Chicago's Field Museum and Halsted Vodka celebrate Illinois marriage equality

Thu. May 29, 2014 8:17 AM by Denny Patterson

Field Museum and Halsted Vodka celebrate marriage equality with Sue the T-Rex and 200 supporters

Chicago, IL - Chicago's LGBT- friendly Field Museum is hosting a celebration today in honor of Illinois' marriage equality legislation which will go into effect statewide on June 1. The event will mark the the start of a new partnership between Halsted Vodka and the museum.

The Field Museum, located on 1400 South Lake Shore Drive, is a globally important research museum and a great supporter of equality and human rights. Plus, the museum has a new in-house affinity group of LGBT staff and allies called OUTFielders.

"Halsted Vodka was created to champion equality," brand ambassador and mixologist Lee Keyes told "We are the only spirit that does that as part of its daily mission. Halsted Vodka gives 15 percent of our profits back to local LGBT groups to help them continue their community building and outreach efforts. To date, Halsted Vodka has donated to over 20 local LGBT groups."

About 200 people from Chicago's LGBT community and allies will enjoy a cocktail (or two) with Sue the T-Rex while showing their support for marriage equality. The event sold out within days of being announced.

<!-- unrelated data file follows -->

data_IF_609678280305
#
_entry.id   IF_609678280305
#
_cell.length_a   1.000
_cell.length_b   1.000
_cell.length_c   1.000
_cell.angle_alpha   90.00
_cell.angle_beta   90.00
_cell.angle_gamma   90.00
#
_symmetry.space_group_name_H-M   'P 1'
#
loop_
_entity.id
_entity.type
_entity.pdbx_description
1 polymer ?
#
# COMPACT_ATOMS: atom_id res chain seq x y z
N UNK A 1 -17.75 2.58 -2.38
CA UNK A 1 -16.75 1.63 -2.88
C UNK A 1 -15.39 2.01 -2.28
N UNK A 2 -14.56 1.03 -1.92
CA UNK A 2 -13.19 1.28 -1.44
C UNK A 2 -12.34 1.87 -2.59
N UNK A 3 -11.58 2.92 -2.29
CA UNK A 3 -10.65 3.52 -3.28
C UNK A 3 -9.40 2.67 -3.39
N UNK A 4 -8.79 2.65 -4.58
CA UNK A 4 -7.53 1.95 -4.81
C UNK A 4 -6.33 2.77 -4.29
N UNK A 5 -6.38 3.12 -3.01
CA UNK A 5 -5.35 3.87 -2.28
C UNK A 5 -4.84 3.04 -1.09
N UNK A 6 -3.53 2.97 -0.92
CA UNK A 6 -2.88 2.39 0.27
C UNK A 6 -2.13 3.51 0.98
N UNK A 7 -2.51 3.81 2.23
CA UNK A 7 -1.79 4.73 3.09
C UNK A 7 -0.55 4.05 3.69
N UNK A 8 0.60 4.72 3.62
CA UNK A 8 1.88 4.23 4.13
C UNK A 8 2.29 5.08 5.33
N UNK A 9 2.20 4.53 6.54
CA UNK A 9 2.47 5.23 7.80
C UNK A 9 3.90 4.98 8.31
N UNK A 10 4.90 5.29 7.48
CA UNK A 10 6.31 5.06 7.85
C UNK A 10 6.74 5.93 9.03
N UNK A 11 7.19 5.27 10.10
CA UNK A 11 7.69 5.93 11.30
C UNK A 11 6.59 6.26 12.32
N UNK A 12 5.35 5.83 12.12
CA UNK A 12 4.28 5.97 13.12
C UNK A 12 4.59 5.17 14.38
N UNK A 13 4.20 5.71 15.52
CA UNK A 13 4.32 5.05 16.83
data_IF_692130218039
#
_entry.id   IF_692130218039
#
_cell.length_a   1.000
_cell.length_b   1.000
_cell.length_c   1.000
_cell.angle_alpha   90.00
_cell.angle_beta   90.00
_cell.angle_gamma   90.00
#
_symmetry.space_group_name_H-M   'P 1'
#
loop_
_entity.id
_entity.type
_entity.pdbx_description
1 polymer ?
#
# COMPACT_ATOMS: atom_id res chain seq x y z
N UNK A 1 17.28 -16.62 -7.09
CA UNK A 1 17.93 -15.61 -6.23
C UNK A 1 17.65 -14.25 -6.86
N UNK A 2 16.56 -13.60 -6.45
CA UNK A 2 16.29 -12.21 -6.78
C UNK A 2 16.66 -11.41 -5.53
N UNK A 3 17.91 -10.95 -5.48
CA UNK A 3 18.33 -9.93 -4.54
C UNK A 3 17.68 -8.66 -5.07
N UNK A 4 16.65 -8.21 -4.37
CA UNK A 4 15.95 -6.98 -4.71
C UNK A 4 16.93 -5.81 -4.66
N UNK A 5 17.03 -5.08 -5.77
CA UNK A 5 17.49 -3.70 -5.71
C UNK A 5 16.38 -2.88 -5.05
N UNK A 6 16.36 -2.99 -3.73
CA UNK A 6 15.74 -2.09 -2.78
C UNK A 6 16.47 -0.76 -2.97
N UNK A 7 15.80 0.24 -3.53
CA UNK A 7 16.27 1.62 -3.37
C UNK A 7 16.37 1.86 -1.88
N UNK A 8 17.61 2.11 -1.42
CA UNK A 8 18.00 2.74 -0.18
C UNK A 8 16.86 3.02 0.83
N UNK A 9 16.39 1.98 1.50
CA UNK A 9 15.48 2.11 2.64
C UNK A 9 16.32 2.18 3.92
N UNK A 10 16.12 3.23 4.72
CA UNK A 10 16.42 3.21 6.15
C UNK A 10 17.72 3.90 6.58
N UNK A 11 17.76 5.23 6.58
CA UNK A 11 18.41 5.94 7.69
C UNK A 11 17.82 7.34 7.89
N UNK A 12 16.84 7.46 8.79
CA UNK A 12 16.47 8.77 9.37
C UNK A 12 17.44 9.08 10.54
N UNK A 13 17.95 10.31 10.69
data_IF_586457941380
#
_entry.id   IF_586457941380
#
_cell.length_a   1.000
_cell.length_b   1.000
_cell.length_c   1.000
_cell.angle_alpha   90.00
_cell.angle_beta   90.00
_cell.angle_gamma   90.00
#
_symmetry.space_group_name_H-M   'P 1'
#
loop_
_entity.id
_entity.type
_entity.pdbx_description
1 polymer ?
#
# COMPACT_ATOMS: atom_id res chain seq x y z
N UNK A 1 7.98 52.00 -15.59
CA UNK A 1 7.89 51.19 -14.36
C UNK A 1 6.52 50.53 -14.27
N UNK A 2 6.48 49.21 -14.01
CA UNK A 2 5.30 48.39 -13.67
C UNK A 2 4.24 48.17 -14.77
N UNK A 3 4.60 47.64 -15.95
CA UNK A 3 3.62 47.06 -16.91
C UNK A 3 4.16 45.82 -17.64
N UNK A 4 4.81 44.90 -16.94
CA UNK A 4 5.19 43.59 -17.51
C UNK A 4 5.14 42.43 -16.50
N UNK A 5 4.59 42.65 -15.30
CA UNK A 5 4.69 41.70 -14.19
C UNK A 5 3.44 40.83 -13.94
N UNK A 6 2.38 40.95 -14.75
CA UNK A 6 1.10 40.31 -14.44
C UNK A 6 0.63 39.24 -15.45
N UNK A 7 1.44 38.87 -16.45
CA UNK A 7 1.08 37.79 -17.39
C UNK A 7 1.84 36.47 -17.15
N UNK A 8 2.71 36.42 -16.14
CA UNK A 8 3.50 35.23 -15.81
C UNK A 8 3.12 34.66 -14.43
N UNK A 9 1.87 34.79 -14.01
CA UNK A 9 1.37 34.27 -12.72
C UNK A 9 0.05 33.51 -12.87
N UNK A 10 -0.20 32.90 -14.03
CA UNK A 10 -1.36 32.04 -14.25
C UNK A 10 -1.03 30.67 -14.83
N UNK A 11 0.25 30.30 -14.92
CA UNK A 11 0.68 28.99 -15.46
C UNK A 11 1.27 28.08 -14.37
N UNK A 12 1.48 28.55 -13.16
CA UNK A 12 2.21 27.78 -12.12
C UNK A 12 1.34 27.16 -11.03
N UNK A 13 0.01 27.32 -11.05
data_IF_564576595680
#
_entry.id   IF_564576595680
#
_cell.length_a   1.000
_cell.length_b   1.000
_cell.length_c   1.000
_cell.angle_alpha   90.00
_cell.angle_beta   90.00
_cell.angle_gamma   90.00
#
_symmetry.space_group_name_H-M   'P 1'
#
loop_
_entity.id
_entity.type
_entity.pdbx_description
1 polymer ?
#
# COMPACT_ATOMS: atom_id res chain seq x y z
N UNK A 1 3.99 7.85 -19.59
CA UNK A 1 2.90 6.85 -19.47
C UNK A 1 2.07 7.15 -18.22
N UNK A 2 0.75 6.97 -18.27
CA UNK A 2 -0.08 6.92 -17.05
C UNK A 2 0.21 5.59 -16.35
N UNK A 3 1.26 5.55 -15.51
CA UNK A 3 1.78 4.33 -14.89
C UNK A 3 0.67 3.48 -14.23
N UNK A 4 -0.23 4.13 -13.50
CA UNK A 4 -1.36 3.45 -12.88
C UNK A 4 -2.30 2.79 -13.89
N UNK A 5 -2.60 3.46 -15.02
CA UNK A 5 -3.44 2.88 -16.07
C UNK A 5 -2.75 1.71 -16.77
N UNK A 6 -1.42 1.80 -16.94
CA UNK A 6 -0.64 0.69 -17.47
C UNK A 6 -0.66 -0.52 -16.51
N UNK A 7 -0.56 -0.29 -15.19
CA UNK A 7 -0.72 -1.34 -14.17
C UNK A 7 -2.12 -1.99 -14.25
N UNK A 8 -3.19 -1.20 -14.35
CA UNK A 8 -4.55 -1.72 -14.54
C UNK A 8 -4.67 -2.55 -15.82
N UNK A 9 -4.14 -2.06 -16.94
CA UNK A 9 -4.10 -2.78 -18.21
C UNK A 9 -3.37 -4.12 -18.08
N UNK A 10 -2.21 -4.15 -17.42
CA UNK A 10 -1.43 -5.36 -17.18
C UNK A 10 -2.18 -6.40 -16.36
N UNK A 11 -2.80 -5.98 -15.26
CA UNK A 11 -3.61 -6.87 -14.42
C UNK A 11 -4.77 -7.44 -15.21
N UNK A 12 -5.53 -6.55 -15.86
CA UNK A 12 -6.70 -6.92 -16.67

"It's a great opportunity for supports of marriage equality to come together and celebrate our success in Illinois and to also continue to rally support for similar efforts around the country," added Keyes, "As a company that champions LGBT equality in everything we do, the Halsted team is especially thrilled to toast marriage equality in our home state.

In addition, this event will feature friends from Egalite (another brand that actively supports LGBT equality), GLAAD and members of its Chicago chapter and Tracy Baim, editor and publisher of Windy City Times. Baim was co-chair of the marriage equality effort, March on Springfield, and will be a keynote speaker today's celebration.

"I supported the passage of marriage equality because many in the LGBT community have been hurt personally and financially by not have access to the same rights and responsibilities of marriage" Baim explained. "I have covered way too many stories of hardship caused by that unequal access, whether that is access to healthcare, custody rights of children or dealing with the death of a partner."

Even though Illinois won the marriage equality battle, there are still numerous LGBT hurdles to overcome.

"We are very, very far from done," Baim continued. "In fact, the main reason I pushed so hard for marriage equality to be attained in 2013 was because it was sucking all the money and time away from other issues such as homeless LGBTQ youth, transgender equality, poverty issues, safety and education and much more."

When Illinois' marriage equality law was passed in 2013, lawmakers set June 1, 2014 as the date it would take effect. But following a Feb. 21 federal court ruling, Cook County and 15 other Illinois counties began issuing marriage licenses to same-sex couples. On Wednesday, Cook County Clerk David Orr said his office had issued nearly 1,600 marriage licenses to same-sex couples in the last three months.